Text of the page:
The Pros and Cons of Hybrid Work Environments

Is your company considering a permanent hybrid work environment? Perhaps you’re tasked with looking at the advantages and disadvantages of various hybrid models. Or maybe you’re writing a hybrid work policy.  

Here’s what human resource departments and company executives need to know about hybrid workplaces. 

5 Hybrid Workplace Models 

When it comes to the work environment, “hybrid” has multiple meanings. In addition to fully remote or fully in-office options, Inc. reported five hybrid workplace models: 

  • Office-centric hybrid: which requires employees to come into the office most of the time
  • Fully-flexible hybrid: giving employees complete choice
  • Remote-ish (or remote-friendly) hybrid: which may include work-from-home (WFH) days and scheduled in-office days
  • Hybrid remote office: which offers employees a menu to choose how they want to work
  • Remote (or virtual)-first: which favors remote work and remote processes 

Considerations Regarding Various Hybrid Models 

Some of the factors your company will want to consider as it examines a permanent hybrid model might include: 

  • Preventing work distribution inequities
  • Ensuring employees know what to do and how to get it done in a timely way
  • Placing necessary boundaries and controls on company expectations
  • Encouraging collaboration between remote and in-office workers
  • Averting possible inequities in the treatment of employees in different locations, including access to information, executive face time, perks, and career advancement
  • Managing logistics, such as desks, technology, out-of-state payroll laws, etc.
  • Avoiding employee turnover by deeply reflecting on the needs and wants of your employees when it comes to remote, hybrid, and in-office policies 

Possible Disadvantages of a Hybrid Workplace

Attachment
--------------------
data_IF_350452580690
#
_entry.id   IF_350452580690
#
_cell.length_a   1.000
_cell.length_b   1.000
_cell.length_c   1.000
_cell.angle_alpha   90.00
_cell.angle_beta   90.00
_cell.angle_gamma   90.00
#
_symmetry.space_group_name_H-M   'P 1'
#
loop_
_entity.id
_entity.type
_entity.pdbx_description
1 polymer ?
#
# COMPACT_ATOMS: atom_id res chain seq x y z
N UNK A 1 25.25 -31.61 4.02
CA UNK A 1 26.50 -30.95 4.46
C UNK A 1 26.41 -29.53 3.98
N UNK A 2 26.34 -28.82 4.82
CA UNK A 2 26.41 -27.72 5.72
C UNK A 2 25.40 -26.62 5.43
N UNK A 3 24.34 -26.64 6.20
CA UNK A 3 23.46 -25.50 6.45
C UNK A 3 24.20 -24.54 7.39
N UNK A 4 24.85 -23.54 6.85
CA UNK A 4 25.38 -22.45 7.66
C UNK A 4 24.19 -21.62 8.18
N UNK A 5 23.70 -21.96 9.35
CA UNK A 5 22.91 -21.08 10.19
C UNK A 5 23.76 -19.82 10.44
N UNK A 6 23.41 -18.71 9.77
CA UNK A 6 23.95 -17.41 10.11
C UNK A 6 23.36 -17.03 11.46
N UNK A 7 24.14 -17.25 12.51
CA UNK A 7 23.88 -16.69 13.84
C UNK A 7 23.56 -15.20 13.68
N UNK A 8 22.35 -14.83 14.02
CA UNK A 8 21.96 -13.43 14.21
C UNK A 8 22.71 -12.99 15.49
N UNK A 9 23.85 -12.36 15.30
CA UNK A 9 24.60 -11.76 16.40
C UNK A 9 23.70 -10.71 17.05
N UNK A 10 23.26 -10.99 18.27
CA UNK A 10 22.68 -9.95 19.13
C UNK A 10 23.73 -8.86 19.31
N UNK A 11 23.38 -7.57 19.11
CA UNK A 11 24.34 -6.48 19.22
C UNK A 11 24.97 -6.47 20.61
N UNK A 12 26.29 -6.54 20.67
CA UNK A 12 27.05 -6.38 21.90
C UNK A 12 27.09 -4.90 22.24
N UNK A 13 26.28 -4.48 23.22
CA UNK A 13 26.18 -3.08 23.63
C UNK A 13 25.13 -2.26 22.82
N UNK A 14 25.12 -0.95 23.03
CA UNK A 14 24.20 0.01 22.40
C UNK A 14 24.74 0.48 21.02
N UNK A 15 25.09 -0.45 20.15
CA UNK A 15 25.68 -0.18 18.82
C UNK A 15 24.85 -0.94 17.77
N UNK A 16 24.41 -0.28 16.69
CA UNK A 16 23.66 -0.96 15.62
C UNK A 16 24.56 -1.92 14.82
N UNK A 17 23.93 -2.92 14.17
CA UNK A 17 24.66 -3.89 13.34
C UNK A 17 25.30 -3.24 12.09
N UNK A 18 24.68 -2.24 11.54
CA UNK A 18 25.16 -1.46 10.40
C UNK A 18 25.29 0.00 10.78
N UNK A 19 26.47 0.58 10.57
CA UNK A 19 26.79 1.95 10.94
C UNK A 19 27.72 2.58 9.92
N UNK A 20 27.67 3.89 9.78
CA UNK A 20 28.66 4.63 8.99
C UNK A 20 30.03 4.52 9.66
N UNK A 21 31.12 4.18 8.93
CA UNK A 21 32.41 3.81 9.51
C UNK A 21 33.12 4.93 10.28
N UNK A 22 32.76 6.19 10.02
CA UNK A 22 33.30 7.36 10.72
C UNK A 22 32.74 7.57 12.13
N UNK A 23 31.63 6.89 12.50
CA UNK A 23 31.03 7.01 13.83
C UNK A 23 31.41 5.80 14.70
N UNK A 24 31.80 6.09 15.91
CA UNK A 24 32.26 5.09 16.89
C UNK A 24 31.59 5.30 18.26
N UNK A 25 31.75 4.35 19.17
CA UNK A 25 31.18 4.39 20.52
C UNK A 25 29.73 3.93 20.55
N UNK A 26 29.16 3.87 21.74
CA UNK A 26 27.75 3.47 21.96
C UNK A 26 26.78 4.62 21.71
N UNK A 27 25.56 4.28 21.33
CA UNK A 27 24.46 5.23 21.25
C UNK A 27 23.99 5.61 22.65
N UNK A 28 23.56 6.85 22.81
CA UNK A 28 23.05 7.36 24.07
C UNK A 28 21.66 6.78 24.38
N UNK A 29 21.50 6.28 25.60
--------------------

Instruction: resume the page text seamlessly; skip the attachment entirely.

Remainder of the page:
Furthermore, the following are perceived or real disadvantages of a hybrid work environment:    

  • Management fears that remote employees are slacking (the “butts-in-seats” philosophy)
  • Increased costs to ensure that remote workers have the proper equipment, can securely transfer data across all devices, have fast internet service, and can quickly access IT support
  • Possible need for office renovations
  • Placing women at career risk, as reported in this Harvard Business Review article, because of perceptions regarding commitment level of and mentorship opportunities for those working from home
  • Proximity bias—the idea that those who work near their team will be more successful
  • Some employees may prefer routine and consistency, struggling to adjust between days at home and those in the office
  • Modern “open office” spaces often lack privacy, distracting coworkers
  • Employees may overwork from home and experience burnout
  • Working at different hours may decrease collaboration and efficiency
  • Attempts at developing company culture through on-site, after-hours activities can be a fun team building activity for some, but may be impossible to attend for those with family caregiving responsibilities, putting a large portion of employees at a disadvantage 

Possible Advantages of a Hybrid Workplace 

By contrast, here are some possible advantages of a hybrid workplace. 

  • Employee flexibility to work in a way that best fits individual styles 
  • A wider talent pool for recruiting 
  • Greater employee retention 

The future of work

What’s clear is that hybrid workplace options are the future. Employers who want to remain competitive should consider offering work-from-home options, if they can, in addition to traditional workplace models.  

Two details are less obvious:

  1. Deciding which of the five hybrid work models to implement for your organization, and
  2. How to develop hybrid work policies that prioritize company needs while addressing those of employees. 

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